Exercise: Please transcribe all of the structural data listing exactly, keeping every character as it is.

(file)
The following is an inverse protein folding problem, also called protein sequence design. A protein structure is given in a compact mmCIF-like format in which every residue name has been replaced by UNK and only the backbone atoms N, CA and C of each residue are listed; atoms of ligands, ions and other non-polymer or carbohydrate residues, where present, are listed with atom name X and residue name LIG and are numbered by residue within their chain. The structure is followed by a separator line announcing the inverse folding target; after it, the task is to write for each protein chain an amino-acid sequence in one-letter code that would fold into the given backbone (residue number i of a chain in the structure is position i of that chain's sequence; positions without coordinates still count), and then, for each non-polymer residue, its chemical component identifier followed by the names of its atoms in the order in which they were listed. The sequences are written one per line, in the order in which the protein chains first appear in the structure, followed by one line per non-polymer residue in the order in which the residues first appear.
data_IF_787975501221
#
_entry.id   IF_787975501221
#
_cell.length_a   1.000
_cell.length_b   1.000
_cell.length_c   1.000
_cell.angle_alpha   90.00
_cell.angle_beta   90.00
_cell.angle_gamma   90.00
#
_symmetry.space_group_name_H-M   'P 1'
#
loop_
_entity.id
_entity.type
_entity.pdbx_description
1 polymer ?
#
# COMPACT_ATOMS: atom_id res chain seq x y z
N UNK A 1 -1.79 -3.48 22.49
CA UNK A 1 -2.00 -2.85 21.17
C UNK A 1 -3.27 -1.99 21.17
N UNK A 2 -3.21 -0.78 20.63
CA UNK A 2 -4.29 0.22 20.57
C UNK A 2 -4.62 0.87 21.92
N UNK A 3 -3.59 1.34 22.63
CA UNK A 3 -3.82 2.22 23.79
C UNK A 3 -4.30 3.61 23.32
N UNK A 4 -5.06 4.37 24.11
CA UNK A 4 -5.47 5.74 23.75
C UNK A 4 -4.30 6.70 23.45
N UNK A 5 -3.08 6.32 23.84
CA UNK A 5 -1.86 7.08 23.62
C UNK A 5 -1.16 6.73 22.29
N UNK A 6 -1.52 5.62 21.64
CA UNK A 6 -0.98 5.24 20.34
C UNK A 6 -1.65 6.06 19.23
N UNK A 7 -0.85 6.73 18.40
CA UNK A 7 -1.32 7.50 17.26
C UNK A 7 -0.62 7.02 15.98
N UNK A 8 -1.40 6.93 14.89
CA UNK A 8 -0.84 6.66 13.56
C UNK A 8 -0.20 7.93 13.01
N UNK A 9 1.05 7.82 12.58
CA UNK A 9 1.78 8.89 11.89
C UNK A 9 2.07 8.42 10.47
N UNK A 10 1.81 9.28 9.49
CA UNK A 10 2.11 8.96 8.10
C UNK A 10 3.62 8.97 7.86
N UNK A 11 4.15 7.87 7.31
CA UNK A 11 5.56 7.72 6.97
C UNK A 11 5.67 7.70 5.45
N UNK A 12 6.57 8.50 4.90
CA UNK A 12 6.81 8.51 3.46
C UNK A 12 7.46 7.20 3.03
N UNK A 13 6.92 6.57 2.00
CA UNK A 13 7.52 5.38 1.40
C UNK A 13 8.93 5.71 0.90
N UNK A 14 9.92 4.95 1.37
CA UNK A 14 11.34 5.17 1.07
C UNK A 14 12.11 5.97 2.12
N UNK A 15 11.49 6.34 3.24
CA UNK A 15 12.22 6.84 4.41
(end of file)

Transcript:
The following is an inverse protein folding problem, also called protein sequence design. A protein structure is given in a compact mmCIF-like format in which every residue name has been replaced by UNK and only the backbone atoms N, CA and C of each residue are listed; atoms of ligands, ions and other non-polymer or carbohydrate residues, where present, are listed with atom name X and residue name LIG and are numbered by residue within their chain. The structure is followed by a separator line announcing the inverse folding target; after it, the task is to write for each protein chain an amino-acid sequence in one-letter code that would fold into the given backbone (residue number i of a chain in the structure is position i of that chain's sequence; positions without coordinates still count), and then, for each non-polymer residue, its chemical component identifier followed by the names of its atoms in the order in which they were listed. The sequences are written one per line, in the order in which the protein chains first appear in the structure, followed by one line per non-polymer residue in the order in which the residues first appear.
data_IF_787975501221
#
_entry.id   IF_787975501221
#
_cell.length_a   1.000
_cell.length_b   1.000
_cell.length_c   1.000
_cell.angle_alpha   90.00
_cell.angle_beta   90.00
_cell.angle_gamma   90.00
#
_symmetry.space_group_name_H-M   'P 1'
#
loop_
_entity.id
_entity.type
_entity.pdbx_description
1 polymer ?
#
# COMPACT_ATOMS: atom_id res chain seq x y z
N UNK A 1 -1.79 -3.48 22.49
CA UNK A 1 -2.00 -2.85 21.17
C UNK A 1 -3.27 -1.99 21.17
N UNK A 2 -3.21 -0.78 20.63
CA UNK A 2 -4.29 0.22 20.57
C UNK A 2 -4.62 0.87 21.92
N UNK A 3 -3.59 1.34 22.63
CA UNK A 3 -3.82 2.22 23.79
C UNK A 3 -4.30 3.61 23.32
N UNK A 4 -5.06 4.37 24.11
CA UNK A 4 -5.47 5.74 23.75
C UNK A 4 -4.30 6.70 23.45
N UNK A 5 -3.08 6.32 23.84
CA UNK A 5 -1.86 7.08 23.62
C UNK A 5 -1.16 6.73 22.29
N UNK A 6 -1.52 5.62 21.64
CA UNK A 6 -0.98 5.24 20.34
C UNK A 6 -1.65 6.06 19.23
N UNK A 7 -0.85 6.73 18.40
CA UNK A 7 -1.32 7.50 17.26
C UNK A 7 -0.62 7.02 15.98
N UNK A 8 -1.40 6.93 14.89
CA UNK A 8 -0.84 6.66 13.56
C UNK A 8 -0.20 7.93 13.01
N UNK A 9 1.05 7.82 12.58
CA UNK A 9 1.78 8.89 11.89
C UNK A 9 2.07 8.42 10.47
N UNK A 10 1.81 9.28 9.49
CA UNK A 10 2.11 8.96 8.10
C UNK A 10 3.62 8.97 7.86
N UNK A 11 4.15 7.87 7.31
CA UNK A 11 5.56 7.72 6.97
C UNK A 11 5.67 7.70 5.45
N UNK A 12 6.57 8.50 4.90
CA UNK A 12 6.81 8.51 3.46
C UNK A 12 7.46 7.20 3.03
N UNK A 13 6.92 6.57 2.00
CA UNK A 13 7.52 5.38 1.40
C UNK A 13 8.93 5.71 0.90
N UNK A 14 9.92 4.95 1.37
CA UNK A 14 11.34 5.17 1.07
C UNK A 14 12.11 5.97 2.12
N UNK A 15 11.49 6.34 3.24
CA UNK A 15 12.22 6.84 4.41